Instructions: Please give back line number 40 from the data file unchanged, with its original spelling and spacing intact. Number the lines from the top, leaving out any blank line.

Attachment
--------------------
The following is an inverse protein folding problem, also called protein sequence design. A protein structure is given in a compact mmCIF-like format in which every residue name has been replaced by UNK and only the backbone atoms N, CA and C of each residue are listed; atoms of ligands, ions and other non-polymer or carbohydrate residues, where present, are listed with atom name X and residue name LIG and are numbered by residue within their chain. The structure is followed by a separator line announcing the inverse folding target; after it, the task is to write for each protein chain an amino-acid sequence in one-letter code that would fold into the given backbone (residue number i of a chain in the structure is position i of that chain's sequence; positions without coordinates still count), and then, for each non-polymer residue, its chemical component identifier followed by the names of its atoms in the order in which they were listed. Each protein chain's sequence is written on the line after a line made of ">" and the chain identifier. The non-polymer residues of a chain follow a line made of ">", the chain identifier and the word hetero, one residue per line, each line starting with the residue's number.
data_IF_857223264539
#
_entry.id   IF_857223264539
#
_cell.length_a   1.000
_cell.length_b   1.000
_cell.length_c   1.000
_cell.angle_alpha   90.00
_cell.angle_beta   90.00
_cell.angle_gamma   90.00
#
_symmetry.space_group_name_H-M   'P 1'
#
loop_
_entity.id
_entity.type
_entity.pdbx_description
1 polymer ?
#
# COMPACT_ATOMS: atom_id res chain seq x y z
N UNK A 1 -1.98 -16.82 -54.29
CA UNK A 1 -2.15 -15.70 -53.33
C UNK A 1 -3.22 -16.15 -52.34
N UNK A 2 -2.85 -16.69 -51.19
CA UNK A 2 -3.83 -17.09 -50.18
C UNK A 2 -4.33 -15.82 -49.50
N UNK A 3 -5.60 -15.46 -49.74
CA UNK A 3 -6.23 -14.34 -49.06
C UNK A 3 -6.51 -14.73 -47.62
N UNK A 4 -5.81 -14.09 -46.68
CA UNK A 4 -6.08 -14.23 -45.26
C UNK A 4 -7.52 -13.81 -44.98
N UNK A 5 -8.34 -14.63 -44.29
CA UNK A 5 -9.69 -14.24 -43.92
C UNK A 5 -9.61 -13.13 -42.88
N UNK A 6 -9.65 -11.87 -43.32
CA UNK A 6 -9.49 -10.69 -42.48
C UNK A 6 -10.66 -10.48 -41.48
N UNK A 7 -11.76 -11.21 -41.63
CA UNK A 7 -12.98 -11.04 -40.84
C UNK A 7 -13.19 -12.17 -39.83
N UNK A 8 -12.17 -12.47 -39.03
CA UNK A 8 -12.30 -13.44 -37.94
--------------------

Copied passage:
N UNK A 7 -11.76 -11.21 -41.63